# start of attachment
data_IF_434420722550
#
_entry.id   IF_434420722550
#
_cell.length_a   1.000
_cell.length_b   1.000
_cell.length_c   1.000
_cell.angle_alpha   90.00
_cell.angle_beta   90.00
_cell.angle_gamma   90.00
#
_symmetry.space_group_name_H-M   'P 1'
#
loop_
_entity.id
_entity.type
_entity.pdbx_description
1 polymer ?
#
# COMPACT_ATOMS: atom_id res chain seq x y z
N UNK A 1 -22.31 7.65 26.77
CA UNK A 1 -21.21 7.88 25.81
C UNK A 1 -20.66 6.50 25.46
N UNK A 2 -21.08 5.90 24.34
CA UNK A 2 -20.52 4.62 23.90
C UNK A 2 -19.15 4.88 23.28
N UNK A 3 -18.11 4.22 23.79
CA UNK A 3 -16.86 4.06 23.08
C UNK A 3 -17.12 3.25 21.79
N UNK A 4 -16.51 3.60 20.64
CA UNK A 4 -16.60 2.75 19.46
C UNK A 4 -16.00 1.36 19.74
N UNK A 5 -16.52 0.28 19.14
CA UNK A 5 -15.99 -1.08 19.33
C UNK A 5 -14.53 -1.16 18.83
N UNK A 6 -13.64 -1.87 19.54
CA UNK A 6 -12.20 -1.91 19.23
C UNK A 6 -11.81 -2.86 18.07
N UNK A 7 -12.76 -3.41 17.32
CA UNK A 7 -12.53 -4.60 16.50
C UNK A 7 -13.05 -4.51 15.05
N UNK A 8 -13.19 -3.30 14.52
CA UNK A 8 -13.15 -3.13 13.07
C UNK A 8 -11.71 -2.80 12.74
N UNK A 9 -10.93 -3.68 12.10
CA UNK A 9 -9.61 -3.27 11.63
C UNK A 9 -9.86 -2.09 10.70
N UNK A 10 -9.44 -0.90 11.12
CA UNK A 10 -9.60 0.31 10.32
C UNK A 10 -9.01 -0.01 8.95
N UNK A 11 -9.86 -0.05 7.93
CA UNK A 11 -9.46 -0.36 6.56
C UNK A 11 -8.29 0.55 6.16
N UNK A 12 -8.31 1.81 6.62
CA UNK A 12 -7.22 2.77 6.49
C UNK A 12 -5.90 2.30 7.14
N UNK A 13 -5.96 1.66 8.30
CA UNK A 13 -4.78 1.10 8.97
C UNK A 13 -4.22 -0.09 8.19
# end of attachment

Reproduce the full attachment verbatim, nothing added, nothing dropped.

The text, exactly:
data_IF_434420722550
#
_entry.id   IF_434420722550
#
_cell.length_a   1.000
_cell.length_b   1.000
_cell.length_c   1.000
_cell.angle_alpha   90.00
_cell.angle_beta   90.00
_cell.angle_gamma   90.00
#
_symmetry.space_group_name_H-M   'P 1'
#
loop_
_entity.id
_entity.type
_entity.pdbx_description
1 polymer ?
#
# COMPACT_ATOMS: atom_id res chain seq x y z
N UNK A 1 -22.31 7.65 26.77
CA UNK A 1 -21.21 7.88 25.81
C UNK A 1 -20.66 6.50 25.46
N UNK A 2 -21.08 5.90 24.34
CA UNK A 2 -20.52 4.62 23.90
C UNK A 2 -19.15 4.88 23.28
N UNK A 3 -18.11 4.22 23.79
CA UNK A 3 -16.86 4.06 23.08
C UNK A 3 -17.12 3.25 21.79
N UNK A 4 -16.51 3.60 20.64
CA UNK A 4 -16.60 2.75 19.46
C UNK A 4 -16.00 1.36 19.74
N UNK A 5 -16.52 0.28 19.14
CA UNK A 5 -15.99 -1.08 19.33
C UNK A 5 -14.53 -1.16 18.83
N UNK A 6 -13.64 -1.87 19.54
CA UNK A 6 -12.20 -1.91 19.23
C UNK A 6 -11.81 -2.86 18.07
N UNK A 7 -12.76 -3.41 17.32
CA UNK A 7 -12.53 -4.60 16.50
C UNK A 7 -13.05 -4.51 15.05
N UNK A 8 -13.19 -3.30 14.52
CA UNK A 8 -13.15 -3.13 13.07
C UNK A 8 -11.71 -2.80 12.74
N UNK A 9 -10.93 -3.68 12.10
CA UNK A 9 -9.61 -3.27 11.63
C UNK A 9 -9.86 -2.09 10.70
N UNK A 10 -9.44 -0.90 11.12
CA UNK A 10 -9.60 0.31 10.32
C UNK A 10 -9.01 -0.01 8.95
N UNK A 11 -9.86 -0.05 7.93
CA UNK A 11 -9.46 -0.36 6.56
C UNK A 11 -8.29 0.55 6.16
N UNK A 12 -8.31 1.81 6.62
CA UNK A 12 -7.22 2.77 6.49
C UNK A 12 -5.90 2.30 7.14
N UNK A 13 -5.96 1.66 8.30
CA UNK A 13 -4.78 1.10 8.97
C UNK A 13 -4.22 -0.09 8.19